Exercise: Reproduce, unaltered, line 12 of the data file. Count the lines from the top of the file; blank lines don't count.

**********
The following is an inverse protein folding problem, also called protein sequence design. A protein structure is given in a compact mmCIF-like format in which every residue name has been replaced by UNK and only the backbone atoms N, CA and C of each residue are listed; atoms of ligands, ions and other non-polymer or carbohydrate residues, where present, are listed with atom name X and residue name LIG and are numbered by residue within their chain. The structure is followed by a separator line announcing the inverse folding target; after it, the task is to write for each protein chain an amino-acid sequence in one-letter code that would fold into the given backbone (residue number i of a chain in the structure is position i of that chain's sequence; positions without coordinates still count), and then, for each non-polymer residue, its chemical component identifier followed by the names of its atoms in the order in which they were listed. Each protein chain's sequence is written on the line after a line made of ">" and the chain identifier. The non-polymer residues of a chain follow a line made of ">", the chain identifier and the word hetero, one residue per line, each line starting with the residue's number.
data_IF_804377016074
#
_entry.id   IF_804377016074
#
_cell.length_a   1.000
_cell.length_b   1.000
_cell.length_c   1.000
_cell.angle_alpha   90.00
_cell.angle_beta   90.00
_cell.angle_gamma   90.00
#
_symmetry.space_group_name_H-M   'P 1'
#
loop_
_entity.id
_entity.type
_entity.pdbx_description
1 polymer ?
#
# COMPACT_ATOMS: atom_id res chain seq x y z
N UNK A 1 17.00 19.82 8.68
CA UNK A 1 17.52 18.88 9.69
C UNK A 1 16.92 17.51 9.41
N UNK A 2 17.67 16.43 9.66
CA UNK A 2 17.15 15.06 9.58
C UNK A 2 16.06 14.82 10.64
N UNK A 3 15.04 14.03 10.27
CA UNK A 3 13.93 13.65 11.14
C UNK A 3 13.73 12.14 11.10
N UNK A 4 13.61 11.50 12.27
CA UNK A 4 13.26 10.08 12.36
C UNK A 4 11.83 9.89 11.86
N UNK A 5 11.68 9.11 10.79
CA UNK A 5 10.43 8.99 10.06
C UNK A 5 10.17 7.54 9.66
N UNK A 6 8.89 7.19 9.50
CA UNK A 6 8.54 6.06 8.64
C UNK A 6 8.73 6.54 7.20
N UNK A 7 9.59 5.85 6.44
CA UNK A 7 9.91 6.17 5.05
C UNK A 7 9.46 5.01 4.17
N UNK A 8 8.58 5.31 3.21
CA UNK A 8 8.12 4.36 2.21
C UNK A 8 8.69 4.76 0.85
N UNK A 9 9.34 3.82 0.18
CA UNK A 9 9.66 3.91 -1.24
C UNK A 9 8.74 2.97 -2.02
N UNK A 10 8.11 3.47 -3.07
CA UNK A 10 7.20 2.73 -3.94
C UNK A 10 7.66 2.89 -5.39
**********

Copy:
#